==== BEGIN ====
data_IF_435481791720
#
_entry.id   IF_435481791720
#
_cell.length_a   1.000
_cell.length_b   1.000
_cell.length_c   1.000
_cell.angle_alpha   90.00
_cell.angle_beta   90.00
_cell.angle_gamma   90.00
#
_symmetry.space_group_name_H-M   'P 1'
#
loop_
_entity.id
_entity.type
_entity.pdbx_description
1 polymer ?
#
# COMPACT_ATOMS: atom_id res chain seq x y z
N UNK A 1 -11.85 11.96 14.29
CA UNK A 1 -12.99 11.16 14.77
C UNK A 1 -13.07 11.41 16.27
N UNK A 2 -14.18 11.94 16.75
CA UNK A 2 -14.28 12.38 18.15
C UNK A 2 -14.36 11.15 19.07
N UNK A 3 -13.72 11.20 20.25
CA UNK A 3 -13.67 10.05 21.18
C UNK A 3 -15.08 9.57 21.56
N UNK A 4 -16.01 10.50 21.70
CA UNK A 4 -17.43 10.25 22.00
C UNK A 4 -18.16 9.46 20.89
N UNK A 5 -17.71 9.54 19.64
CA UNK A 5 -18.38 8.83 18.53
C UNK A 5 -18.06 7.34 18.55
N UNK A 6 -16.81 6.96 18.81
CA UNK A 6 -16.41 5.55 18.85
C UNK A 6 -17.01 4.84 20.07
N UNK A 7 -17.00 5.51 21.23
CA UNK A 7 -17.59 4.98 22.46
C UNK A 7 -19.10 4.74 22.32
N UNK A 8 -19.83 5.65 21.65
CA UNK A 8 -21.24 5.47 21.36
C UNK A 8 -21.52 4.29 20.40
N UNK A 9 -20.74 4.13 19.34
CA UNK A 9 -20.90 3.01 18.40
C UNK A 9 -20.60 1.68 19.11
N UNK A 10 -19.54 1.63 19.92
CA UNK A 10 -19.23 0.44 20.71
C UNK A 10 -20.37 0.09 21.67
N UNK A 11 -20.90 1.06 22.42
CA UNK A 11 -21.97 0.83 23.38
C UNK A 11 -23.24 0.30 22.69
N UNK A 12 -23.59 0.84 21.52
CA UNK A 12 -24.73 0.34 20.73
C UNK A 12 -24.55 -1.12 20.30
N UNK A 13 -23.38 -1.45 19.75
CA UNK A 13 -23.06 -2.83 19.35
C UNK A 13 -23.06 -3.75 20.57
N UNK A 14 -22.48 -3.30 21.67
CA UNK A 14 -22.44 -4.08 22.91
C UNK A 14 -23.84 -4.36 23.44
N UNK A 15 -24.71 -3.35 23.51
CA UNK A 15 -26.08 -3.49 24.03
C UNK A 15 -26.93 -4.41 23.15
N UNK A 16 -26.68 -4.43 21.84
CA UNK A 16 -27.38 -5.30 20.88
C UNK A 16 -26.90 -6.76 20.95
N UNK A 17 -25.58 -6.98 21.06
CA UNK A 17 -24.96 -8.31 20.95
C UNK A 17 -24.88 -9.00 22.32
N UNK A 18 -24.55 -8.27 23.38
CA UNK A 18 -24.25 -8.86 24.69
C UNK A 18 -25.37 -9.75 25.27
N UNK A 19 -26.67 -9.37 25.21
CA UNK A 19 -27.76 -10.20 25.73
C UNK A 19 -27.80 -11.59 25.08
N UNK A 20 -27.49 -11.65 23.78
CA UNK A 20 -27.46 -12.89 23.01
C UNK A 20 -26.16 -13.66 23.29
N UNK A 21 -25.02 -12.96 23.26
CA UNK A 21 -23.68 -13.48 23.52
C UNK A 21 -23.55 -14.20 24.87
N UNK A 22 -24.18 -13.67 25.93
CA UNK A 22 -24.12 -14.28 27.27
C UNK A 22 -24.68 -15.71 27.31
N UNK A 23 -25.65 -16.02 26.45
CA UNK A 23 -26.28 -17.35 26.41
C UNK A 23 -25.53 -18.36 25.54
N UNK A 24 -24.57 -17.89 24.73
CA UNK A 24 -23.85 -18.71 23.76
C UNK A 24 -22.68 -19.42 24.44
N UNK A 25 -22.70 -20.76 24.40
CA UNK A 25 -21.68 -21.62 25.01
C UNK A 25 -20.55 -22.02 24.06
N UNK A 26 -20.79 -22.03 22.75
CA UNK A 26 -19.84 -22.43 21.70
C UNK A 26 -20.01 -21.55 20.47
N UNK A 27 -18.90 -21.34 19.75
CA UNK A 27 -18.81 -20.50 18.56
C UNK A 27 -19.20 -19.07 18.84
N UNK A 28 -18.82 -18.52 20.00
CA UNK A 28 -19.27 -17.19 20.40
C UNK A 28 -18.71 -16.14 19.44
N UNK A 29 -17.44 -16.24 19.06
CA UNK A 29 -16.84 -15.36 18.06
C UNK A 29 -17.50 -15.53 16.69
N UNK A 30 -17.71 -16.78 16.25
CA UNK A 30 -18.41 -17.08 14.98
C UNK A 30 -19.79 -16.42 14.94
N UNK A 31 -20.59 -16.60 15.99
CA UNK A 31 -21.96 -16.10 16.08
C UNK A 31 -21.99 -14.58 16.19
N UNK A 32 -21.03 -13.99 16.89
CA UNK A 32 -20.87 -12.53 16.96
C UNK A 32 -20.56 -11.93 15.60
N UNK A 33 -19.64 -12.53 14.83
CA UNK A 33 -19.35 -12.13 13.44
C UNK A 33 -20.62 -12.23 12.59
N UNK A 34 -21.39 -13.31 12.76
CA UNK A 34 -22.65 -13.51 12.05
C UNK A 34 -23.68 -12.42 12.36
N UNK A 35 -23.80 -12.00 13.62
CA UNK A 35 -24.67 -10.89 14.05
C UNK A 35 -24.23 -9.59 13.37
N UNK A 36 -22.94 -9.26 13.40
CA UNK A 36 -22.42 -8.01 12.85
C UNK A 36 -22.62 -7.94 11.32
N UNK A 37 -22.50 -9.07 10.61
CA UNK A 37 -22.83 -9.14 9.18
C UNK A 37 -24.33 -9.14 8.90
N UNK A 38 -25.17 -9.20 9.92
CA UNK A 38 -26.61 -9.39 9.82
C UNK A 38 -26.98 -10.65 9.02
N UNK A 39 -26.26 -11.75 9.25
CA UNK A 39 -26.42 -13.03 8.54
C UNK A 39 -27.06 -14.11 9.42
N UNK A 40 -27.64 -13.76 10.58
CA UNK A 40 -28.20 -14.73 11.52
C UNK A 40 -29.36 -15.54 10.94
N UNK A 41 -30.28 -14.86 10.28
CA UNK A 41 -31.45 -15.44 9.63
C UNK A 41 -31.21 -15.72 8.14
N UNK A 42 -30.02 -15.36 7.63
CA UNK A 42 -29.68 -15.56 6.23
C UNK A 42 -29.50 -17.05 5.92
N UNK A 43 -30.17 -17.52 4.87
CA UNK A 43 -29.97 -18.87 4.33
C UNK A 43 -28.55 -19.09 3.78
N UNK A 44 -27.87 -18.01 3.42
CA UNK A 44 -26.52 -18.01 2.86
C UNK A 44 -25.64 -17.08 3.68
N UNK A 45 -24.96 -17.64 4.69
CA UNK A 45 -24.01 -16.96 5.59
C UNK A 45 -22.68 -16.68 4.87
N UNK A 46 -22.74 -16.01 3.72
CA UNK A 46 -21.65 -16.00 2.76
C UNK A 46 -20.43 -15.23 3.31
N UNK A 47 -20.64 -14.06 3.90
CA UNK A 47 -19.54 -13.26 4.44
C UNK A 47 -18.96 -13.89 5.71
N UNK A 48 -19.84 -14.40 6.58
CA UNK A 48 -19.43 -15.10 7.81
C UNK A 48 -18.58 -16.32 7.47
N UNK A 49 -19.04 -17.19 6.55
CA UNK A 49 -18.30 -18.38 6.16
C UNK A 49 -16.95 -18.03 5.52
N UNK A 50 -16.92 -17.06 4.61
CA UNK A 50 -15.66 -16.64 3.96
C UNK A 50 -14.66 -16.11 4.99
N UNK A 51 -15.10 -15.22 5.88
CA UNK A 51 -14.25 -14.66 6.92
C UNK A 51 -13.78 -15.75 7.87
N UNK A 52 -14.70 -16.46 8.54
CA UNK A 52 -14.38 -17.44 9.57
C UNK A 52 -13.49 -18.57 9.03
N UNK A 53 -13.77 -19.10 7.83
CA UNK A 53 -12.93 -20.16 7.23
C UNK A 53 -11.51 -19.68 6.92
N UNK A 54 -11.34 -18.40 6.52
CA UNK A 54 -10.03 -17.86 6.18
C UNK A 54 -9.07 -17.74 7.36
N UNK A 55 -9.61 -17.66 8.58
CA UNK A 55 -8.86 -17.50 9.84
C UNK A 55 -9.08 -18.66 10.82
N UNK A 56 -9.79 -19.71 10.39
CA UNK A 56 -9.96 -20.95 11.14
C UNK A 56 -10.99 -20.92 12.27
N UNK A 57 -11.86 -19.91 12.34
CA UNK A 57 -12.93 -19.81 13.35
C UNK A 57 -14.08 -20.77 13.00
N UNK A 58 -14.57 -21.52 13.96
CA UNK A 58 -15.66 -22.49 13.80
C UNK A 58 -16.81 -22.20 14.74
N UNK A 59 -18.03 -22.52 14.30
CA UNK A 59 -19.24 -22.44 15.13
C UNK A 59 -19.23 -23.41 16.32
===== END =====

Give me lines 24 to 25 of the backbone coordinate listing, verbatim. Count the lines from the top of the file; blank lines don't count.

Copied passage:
N UNK A 2 -14.18 11.94 16.75
CA UNK A 2 -14.28 12.38 18.15